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The Climate For U.S. Crude Oil
View from the Observation Deck
The price of West Texas Intermediate (WTI) crude oil closed at $66.09 per barrel on 3/5/21, up 60.10% from its closing price of $41.28 a year ago on 3/6/20, according to Bloomberg.
For comparative purposes, the S&P 500 Energy Index posted a total return of 31.86% over that same period, according to Bloomberg. Here were the returns of the five subsectors that comprise the index: 45.25% (Oil & Gas Exploration & Production); 40.48% (Oil & Gas Refining & Marketing); 36.80% (Oil & Gas Equipment & Services); 29.33% (Integrated Oil & Gas); and 5.34% (Oil & Gas Storage & Transportation).
As of 2/26/21, the energy sector accounted for only a 2.8% weighting in the S&P 500 Index, according to Bespoke Investment Group and S&P Dow Jones Indices. That figure was 13.1% at the end of 2008, right in the midst of the financial crisis.
The active U.S. crude oil rig count (not shown in charts above) declined by more than 50% from 682 on 3/6/20 to 310 on 3/5/21, according to Baker Hughes.
The significant drop in active oil rigs has been accompanied by a significant drop in production. As indicated in the first chart showing U.S. crude oil production, output declined over the period from 13.0 million barrels per day to 10.9 million barrels per day, according to data from the U.S. Department of Energy (DOE). The DOE reported that U.S. crude oil production fell 8% in 2020, the largest annual decrease on record.
Commodity prices tend to have an inverse relationship with the U.S. dollar over time. A weakening U.S. dollar can provide a tailwind to commodity prices and vice versa. From 3/6/20-3/5/21, the U.S. Dollar Index declined by 4.14%, according to Bloomberg.
The Organization of the Petroleum Exporting Countries (OPEC) and partner countries (OPEC+) met on 3/4/21 and decided to largely maintain their crude oil production cuts through April 2021, according to World Oil. The decline in crude oil production overseas along with the significant pullback in U.S. output enhances the climate for oil prices in the near-term, in our opinion.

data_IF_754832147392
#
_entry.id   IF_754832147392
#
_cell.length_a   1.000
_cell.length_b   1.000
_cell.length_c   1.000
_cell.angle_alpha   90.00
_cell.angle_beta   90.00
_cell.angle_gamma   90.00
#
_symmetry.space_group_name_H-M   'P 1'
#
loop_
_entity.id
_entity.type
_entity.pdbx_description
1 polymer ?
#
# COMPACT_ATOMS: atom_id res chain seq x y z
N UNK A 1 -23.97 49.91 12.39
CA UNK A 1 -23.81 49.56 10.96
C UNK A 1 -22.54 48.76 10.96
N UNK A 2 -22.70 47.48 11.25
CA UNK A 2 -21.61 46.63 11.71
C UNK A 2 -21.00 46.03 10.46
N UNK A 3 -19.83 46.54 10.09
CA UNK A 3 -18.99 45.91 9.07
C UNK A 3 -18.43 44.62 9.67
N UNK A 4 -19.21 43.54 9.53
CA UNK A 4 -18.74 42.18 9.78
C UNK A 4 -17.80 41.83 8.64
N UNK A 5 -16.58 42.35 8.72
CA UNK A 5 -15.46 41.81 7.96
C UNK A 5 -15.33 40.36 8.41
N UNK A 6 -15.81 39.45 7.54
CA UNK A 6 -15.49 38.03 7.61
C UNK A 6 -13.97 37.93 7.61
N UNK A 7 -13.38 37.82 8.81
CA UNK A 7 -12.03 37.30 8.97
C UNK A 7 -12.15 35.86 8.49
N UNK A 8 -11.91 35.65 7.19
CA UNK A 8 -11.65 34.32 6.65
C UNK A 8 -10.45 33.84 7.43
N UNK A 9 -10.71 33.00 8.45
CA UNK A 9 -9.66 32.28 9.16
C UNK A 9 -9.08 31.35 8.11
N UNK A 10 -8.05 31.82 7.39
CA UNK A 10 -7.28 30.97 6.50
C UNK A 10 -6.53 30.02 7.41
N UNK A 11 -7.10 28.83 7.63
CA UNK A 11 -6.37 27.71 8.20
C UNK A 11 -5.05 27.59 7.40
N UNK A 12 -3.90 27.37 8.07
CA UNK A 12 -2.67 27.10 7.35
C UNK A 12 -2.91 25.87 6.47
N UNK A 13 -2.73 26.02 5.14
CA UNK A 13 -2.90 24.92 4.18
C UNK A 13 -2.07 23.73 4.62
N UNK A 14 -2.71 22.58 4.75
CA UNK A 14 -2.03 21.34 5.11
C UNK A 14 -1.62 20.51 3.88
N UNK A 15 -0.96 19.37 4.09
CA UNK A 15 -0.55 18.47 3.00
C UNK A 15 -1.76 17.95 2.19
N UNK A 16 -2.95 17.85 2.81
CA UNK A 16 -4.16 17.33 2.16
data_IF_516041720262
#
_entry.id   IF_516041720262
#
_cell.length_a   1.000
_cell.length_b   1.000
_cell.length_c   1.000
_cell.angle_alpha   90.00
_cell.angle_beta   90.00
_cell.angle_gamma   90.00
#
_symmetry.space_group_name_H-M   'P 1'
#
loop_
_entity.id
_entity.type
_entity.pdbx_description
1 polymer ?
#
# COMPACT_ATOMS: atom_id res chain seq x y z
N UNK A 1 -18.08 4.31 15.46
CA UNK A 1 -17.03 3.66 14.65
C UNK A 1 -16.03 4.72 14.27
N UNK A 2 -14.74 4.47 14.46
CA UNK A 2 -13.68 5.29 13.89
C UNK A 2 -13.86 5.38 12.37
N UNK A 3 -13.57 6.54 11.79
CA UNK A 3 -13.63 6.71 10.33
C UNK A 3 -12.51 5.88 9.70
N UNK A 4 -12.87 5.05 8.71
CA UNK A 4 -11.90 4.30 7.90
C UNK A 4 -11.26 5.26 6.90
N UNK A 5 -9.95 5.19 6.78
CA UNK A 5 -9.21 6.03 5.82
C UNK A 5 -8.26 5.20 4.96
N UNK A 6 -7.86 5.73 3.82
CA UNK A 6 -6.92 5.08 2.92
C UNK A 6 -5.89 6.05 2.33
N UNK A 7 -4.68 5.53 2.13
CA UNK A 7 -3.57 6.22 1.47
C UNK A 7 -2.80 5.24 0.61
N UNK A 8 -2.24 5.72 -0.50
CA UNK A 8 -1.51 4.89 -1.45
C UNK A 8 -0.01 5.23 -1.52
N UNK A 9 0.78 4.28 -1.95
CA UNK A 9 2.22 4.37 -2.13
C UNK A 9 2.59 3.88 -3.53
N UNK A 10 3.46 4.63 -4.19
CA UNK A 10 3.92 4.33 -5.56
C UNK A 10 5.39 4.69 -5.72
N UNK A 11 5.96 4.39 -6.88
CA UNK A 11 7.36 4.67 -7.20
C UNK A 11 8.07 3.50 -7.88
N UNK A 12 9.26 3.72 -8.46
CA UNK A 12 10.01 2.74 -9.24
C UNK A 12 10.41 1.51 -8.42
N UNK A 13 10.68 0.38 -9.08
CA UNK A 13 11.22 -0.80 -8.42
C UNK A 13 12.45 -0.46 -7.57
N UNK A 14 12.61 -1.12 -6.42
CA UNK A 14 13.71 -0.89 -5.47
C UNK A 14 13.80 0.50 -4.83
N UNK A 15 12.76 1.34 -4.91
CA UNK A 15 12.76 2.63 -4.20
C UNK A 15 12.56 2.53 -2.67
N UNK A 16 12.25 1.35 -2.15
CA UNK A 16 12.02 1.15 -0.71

In addition to pumping less crude oil, Congress just passed the $1.9 trillion American Rescue Plan Act of 2021, which President Joe Biden is expected to sign into law shortly. Oil prices could get a boost (higher demand) from what U.S. Treasury Secretary Janet Yellen believes will be a "very strong" U.S. economic recovery.
This chart is for illustrative purposes only and not indicative of any actual investment. The illustration excludes the effects of taxes and brokerage commissions and other expenses incurred when investing. Investors cannot invest directly in an index. The S&P 500 Energy Index and its subsector indices are capitalization-weighted indices comprised of 500 stocks representing the energy sector. Crude oil production provided by the U.S. Department of Energy. The U.S. Dollar Index (DXY) indicates the general international value of the U.S. dollar relative to a basket of major world currencies.
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Thursday, March 11, 2021 @ 1:06 PM
These posts were prepared by First Trust Advisors L.P., and reflect the current opinion of the authors. They are based upon sources and data believed to be accurate and reliable. Opinions and forward looking statements expressed are subject to change without notice. This information does not constitute a solicitation or an offer to buy or sell any security.